Connie Gilchrist, Countess of Orkney
Connie Gilchrist (23 July 1865 – 9 May 1946) was a British child actress, dancer and artist’s model who at a very early age attracted the attention of the painters Frederic Leighton, Frank Holl, William Powell Frith and James McNeill Whistler, the writer and photographer Lewis Carroll and aristocrats, Lord Lonsdale and the Duke of Beaufort. She became a popular attraction on stage at the age of 12 in a skipping rope dance routine at London’s Gaiety Theatre, where she remained in Victorian burlesque and vaudeville throughout her formative years. Gilchrist, who became known as the “original Gaiety Girl,” had abandoned the stage by the time of her marriage in 1892 to Edmond Walter FitzMaurice, 7th Earl of Orkney.
Constance MacDonald Gilchrist (more commonly known as Connie Gilchrist) was born in Agar Town, London, the daughter of David and Matilda Maria (née Porter) Gilchrist. Her father worked as a civil engineer and her mother is most likely the model who posed for Whistler’s etching, Tillie: A Model.
As an artist’s model Gilchrist first sat for Leighton at about age six. She was the Arab girl in his painting Little Fatima, all five little girls in Daphnephoria, the child in Study: At a Reading Desk and the student in The Music Lesson.. She posed for a series of works Holl based on W. S. Gilbert’s Little Mim, and was the child depicted in his painting The Deserter. Whistler captured Gilchrist’s jumping rope routine in his etching, Harmony in Yellow and Gold: The Gold Girl, and posed her for The Blue Girl, while other members of the Royal Academy of Arts, London, such as Frith, often placed her in their works as well. Lewis Carroll photographed her at age twelve and a year later wrote in his diary: she is losing her beauty and can’t act – but she did the old skipping-rope dance superbly.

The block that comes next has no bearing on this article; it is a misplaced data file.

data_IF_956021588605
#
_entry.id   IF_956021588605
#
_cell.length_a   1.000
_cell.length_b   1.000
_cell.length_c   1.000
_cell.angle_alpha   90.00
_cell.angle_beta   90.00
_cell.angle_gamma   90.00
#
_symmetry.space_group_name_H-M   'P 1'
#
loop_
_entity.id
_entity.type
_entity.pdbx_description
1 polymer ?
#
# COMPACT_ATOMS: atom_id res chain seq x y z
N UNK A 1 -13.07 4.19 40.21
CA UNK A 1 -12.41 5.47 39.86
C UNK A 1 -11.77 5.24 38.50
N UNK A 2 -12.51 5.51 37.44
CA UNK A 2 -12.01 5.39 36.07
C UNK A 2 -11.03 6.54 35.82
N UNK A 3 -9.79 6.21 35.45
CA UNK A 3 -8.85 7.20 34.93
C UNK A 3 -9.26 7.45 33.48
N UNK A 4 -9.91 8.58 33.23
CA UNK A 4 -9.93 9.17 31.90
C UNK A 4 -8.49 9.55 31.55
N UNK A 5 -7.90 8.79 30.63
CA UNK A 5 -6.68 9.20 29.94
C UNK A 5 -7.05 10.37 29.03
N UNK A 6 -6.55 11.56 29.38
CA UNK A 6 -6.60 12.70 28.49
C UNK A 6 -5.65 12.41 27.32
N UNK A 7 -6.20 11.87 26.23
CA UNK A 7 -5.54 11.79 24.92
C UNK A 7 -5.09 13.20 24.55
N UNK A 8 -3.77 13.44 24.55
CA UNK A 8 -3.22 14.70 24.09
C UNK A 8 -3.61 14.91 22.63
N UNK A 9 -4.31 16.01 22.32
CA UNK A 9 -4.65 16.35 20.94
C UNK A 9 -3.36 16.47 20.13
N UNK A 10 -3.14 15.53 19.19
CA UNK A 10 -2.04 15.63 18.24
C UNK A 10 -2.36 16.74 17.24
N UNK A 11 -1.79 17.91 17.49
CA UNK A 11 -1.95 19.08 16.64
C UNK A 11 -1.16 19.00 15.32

Gilchrist’s first known stage appearance came by age 8 at the Drury Lane Theatre in 1873 playing the Prince of Mushrooms in a play entitled, Jack in the Box. Over the 1874–1875 Christmas season, she played Harlequin in an all-children’s cast of the pantomime The Children of the Wood, an adaptation of a Brothers Grimm fairy tale staged at the Adelphi Theatre London.
Gilchrist was engaged at London’s Gaiety Theatre in 1879, where she played numerous roles, beginning with Tiddi-widdi in an adaptation of Gulliver, Colomba in The Great Casmir by Charles Lecocq and Henry S. Leigh, adapted from the French of J. Prevel and A. D. Saint Albin, premiering on 27 September 1879, and Libby Ray in the Benjamin Edward Woolf comic opera The Mighty Dollar (1880); Baron Montgiron in The Corsican Brothers and Company, Limited by F. C. Burnand and H. P. Stephens (1880); Florence Dombey in Captain Cuttle, adapted from Dicken’s Dombey and Son by John Brougham (1881); Polly in Bubbles by Charles L. Fawcett (1880); Lord Lardida, Baron de Belgravia, in Whittington and his Cat by Burnand (1881); Maid Marian in Little Robin Hood by Robert Reece (1882); Anne in the Victorian burlesque Blue Beard; or, The Hazard of the Dye, by Burnand (1883); Miranda in Ariel, a parody of Shakespeare’s The Tempest (1883); Myrene in the Stephens and Lutz burlesque Galatea; or, Pygmalion Re-Versed (1883); Pauline in Called There and Back, Herman Charles Merivale’s burlesque of the Conway and Carr play, Called Back (1884).
In the summer of 1886, Gilchrist turned 21 and came to America with the Violet Cameron Comic Opera Company for an American tour that began at New York’s Casino Theatre with The Commodore, an adaptation by Henry Brougham Farnie of Offenbach’s, Le Creol. From 27 December of that year she played Abdallah in The Forty Thieves, a pantomime adaption of the classic by E. L. Blanchard staged at the Drury Lane Theatre.
Earl of Orkney
At some point by the early 1880’s Lord Lonsdale, a benefactor, purchased a house in London for Gilchrist and the other girls of the Gaiety Theatre. Lonsdale passed away in 1882, leaving the London house and a sizeable legacy to Gilchrist, much to the chagrin of Lady Lonsdale. Another benefactor, the Duke of Beaumont, was said to have actually adopted Gilchrist and stood in for her father when she married Edmond FitzMaurice, 7th Earl of Orkney, on 19 July 1892 at All Souls Church, Langham Place. Though a Scottish peer, he owned no property or other title there, but had inherited an estate in Buckinghamshire and some 11,000 acres in County Laois and County Kerry in Ireland that brought him an approximate £6,000 annual income in rents. After their marriage the couple quietly retired to Tythe House, Lord Orkney’s estate in Stewkley, as they were largely excluded from British upper class circles at the time. This did not seem to bother Gilchrist, who settled into country life and became known for generous contributions to local charities. Over their early years Gilchrist and her husband operated a hunting lodge on the estate grounds that led to a friendship with the family of Baron Rothschild. A hunting accident in 1906 ended Gilchrist’s participation in such forays.
Gilchrist died at Tythe House on 9 May 1946 after 53 years of marriage. The Earl of Orkney lived another five years, dying on 21 August 1951. Their only child, Lady Mary Constance Hamilton Gosling, survived.